By Xavier Brenner When people think about rolling over their 401(k) plan, it's usually only when they change jobs or near retirement. They either do nothing or, if still working, reflexively shift their saving into their new employer's plan without giving a lot of thought to the alternatives.
Yet you may have far more control over your retirement savings plan than you realize. If you're unhappy with the returns and fees of your current employee-sponsored plan, it might be time to rethink your strategy and look outside your company for other options. If so, here are three tips to guide you along the way.
1) In-service distributions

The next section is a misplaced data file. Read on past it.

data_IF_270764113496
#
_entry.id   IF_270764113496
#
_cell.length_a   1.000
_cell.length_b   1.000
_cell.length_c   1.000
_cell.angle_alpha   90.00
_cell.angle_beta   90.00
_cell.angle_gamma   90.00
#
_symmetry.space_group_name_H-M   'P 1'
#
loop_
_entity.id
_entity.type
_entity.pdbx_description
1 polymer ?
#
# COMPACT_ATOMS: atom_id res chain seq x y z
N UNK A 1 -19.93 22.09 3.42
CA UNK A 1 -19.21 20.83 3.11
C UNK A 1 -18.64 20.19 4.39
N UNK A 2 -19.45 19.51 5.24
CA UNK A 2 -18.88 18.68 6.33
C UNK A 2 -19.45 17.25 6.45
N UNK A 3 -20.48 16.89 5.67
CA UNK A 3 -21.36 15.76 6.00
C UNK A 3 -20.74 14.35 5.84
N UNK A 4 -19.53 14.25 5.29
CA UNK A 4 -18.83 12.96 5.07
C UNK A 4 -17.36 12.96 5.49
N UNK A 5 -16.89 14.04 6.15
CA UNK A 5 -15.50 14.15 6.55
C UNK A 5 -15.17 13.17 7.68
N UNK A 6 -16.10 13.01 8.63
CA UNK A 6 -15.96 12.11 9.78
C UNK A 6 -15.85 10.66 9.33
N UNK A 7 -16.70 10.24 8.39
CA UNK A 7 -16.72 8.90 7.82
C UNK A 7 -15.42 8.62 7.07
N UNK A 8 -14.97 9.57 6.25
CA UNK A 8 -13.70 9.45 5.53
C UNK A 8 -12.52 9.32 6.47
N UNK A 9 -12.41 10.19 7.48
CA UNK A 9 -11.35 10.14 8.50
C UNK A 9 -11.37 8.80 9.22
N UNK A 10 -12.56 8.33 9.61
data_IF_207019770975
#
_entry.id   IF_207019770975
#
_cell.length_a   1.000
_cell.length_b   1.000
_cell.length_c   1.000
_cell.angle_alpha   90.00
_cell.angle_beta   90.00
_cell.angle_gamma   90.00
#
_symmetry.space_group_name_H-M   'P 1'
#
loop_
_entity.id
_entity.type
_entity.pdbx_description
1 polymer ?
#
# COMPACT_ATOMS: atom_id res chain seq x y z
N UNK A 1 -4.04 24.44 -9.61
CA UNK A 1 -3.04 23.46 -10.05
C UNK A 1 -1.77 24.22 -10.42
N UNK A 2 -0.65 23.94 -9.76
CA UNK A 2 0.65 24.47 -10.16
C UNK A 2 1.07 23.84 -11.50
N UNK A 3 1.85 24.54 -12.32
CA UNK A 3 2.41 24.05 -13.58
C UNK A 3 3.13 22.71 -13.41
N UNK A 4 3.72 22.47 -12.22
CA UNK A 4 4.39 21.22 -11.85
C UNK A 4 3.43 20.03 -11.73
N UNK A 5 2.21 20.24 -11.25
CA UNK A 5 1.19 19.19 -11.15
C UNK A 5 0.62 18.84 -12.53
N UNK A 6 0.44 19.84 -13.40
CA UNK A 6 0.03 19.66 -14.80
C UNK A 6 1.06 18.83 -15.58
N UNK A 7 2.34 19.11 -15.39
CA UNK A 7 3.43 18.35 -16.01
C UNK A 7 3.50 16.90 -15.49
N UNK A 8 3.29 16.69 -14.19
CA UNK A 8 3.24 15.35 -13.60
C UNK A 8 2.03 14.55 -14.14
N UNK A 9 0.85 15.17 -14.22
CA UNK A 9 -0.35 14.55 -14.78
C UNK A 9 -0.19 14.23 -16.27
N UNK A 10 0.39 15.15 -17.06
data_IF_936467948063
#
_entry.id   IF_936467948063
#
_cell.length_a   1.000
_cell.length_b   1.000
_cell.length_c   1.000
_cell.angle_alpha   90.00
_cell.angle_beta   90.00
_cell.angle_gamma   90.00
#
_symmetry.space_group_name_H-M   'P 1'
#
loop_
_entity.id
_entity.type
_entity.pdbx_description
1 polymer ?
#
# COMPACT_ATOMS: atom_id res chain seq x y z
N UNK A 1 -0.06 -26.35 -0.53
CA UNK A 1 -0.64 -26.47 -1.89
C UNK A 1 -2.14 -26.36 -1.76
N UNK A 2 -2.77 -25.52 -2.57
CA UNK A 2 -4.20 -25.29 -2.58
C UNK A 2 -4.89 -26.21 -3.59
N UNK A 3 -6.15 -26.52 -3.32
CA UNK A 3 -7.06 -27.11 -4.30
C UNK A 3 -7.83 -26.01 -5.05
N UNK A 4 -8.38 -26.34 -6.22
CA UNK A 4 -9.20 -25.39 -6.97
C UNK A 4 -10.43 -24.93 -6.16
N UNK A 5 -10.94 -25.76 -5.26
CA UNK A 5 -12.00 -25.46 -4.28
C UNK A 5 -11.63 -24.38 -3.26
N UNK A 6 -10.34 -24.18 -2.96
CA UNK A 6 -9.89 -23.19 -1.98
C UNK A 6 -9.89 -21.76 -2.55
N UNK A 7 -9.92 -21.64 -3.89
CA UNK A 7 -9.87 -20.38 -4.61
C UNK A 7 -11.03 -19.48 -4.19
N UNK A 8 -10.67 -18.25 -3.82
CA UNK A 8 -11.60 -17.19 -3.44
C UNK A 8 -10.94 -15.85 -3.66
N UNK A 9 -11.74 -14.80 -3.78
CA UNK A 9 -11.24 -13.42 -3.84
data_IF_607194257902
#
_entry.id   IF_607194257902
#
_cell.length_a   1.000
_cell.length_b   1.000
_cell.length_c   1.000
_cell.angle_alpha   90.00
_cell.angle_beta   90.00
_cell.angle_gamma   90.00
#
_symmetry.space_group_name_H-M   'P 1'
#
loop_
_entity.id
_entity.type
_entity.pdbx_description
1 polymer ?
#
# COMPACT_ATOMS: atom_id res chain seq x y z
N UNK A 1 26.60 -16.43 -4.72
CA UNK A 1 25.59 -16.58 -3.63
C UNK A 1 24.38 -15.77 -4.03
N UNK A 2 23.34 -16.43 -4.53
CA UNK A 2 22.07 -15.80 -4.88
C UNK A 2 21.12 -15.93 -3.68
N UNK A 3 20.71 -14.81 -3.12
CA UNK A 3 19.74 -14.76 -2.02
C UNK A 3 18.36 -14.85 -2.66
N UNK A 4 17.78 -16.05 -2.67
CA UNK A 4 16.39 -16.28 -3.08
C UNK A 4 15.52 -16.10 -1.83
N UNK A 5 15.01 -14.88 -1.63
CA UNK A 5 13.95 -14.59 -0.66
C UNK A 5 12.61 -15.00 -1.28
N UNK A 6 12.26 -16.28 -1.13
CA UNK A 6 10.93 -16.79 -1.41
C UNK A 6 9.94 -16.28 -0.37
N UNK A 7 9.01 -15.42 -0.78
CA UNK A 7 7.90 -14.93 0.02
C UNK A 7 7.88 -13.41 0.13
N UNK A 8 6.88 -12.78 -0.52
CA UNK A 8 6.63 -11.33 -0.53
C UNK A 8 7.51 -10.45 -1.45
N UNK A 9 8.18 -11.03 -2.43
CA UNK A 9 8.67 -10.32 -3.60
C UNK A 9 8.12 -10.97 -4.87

If you find yourself in a subpar plan with high fees and few investment options, you may be able to take an in-service distribution. Employers rarely advertise this fact, but some corporate retirement plans allow active employees to roll over some funds from their 401(k) account into an individual retirement account (IRA) before full retirement age. Federal tax law allows workers to roll their 401(k) assets into an IRA once they hit 59 ½ without the federal 10% penalty and the state penalty. Some 70% of companies surveyed back in 2006 by the Profit Sharing/401k Council of America offered in-service transfers to eligible employees. If you are younger than 59, you may still be able to participate. The law does allow distributions of money rolled over from previous 401(k)s in some cases. Check with your human resources department to see if you are eligible and what limits there may be. (And don't be surprised if your plan administrator isn't familiar with the 59 ½ provision, especially if you work in a smaller company.) Keep in mind that you can't roll your 401(k) directly into a Roth IRA, which is treated differently for tax purposes. Also, think twice before withdrawing cash from your company-sponsored retirement plan early. Financial experts overwhelmingly agree this is a very bad idea, save for instances of real hardship.